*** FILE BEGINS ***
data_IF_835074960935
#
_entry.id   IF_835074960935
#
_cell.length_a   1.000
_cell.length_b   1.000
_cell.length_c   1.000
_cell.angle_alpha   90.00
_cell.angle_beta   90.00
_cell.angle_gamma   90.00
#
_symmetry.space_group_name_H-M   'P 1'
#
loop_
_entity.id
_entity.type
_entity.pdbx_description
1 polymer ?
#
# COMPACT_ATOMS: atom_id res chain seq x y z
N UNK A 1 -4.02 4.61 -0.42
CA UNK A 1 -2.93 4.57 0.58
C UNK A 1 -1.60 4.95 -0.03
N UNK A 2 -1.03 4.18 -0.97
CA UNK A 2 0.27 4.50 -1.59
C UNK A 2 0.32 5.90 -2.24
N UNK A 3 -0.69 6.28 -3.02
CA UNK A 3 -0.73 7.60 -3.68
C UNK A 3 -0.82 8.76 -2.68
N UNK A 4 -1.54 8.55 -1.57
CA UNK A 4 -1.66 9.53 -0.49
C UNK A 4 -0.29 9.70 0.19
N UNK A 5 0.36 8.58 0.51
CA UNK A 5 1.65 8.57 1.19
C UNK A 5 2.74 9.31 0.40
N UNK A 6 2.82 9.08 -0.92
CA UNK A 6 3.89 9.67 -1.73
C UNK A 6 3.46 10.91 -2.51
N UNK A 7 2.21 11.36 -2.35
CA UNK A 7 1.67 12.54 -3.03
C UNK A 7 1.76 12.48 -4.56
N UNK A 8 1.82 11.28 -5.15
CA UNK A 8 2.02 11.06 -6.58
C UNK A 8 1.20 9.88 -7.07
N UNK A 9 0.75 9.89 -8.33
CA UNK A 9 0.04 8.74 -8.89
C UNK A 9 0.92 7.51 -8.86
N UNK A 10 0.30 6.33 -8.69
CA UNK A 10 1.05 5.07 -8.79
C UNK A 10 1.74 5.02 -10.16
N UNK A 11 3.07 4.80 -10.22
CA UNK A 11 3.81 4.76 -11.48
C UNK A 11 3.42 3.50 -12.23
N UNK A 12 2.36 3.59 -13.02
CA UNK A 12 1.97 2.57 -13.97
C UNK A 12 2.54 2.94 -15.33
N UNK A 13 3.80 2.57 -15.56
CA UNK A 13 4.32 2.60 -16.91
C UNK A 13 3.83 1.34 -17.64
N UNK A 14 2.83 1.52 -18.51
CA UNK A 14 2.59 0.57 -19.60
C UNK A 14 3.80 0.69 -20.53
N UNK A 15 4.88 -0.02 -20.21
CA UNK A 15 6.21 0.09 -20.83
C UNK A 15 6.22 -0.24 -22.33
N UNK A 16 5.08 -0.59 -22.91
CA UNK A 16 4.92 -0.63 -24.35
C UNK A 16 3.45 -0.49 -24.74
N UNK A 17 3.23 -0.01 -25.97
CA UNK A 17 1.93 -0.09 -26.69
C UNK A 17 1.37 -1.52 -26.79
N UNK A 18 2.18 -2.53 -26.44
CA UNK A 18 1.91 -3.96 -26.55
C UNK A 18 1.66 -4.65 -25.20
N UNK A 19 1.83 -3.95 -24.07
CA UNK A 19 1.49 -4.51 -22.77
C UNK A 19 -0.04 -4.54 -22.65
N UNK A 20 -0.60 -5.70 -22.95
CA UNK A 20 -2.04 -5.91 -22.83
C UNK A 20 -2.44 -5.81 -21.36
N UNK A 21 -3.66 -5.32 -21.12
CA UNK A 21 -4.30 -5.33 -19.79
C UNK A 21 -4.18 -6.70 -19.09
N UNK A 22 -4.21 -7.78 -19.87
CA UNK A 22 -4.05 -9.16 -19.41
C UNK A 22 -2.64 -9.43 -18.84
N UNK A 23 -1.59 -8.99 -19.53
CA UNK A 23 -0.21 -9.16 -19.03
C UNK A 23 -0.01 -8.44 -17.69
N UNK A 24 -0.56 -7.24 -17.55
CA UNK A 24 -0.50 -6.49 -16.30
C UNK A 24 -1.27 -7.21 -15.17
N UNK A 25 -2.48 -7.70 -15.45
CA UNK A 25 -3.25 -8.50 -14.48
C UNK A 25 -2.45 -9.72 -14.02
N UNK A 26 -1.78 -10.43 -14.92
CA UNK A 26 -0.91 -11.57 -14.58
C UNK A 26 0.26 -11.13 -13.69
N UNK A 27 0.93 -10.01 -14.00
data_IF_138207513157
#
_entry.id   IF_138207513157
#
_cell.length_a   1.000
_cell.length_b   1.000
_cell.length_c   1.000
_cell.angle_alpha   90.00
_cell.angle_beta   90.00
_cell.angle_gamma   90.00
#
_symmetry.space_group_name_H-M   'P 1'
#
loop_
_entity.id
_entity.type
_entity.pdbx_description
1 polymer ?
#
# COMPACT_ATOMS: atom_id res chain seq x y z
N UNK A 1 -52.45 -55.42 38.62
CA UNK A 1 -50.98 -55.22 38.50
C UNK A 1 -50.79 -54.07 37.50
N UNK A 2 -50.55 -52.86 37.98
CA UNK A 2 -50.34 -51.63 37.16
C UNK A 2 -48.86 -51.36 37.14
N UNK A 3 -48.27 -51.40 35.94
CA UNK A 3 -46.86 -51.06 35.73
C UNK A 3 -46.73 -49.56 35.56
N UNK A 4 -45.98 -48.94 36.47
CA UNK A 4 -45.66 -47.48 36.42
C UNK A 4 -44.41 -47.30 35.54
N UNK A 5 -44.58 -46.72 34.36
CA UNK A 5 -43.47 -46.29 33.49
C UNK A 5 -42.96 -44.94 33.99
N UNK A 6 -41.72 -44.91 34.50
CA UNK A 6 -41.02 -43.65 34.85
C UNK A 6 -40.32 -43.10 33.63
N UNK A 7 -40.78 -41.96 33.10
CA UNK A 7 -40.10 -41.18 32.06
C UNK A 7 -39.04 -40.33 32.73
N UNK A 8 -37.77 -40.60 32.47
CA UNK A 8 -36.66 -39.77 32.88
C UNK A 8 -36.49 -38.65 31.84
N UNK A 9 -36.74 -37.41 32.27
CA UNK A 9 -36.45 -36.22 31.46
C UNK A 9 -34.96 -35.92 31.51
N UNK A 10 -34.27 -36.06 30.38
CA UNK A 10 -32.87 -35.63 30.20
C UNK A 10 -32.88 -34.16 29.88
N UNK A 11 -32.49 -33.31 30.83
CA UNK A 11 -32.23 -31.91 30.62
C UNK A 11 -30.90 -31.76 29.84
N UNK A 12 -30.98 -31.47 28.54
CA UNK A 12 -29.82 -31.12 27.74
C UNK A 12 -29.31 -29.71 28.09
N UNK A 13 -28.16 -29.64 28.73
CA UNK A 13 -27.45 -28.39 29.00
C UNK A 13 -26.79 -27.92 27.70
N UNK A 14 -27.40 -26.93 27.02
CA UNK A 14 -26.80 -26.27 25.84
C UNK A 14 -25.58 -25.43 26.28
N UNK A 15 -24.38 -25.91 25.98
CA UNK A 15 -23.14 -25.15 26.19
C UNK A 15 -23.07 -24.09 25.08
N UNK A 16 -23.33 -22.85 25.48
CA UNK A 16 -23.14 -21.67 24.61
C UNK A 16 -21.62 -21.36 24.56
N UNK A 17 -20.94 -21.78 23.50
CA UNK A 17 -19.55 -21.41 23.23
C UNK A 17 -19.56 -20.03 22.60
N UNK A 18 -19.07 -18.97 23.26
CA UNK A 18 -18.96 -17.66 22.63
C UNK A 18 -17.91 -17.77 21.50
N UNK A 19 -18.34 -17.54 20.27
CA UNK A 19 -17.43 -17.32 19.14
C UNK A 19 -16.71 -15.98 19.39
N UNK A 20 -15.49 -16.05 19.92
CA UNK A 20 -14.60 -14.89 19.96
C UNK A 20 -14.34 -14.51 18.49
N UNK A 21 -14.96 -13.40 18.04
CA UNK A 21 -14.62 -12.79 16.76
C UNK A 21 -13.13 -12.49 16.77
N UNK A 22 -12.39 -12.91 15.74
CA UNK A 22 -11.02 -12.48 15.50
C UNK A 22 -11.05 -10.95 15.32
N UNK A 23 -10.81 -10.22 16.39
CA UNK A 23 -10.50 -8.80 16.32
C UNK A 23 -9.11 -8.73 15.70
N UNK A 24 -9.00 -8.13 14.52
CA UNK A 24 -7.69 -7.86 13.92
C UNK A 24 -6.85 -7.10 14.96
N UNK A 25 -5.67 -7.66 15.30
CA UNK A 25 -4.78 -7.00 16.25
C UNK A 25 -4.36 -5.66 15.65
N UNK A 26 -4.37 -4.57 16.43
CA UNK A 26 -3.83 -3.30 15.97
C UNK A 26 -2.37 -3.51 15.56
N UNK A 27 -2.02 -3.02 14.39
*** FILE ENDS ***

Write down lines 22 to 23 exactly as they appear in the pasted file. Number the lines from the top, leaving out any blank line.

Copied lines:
CA UNK A 1 -2.93 4.57 0.58
C UNK A 1 -1.60 4.95 -0.03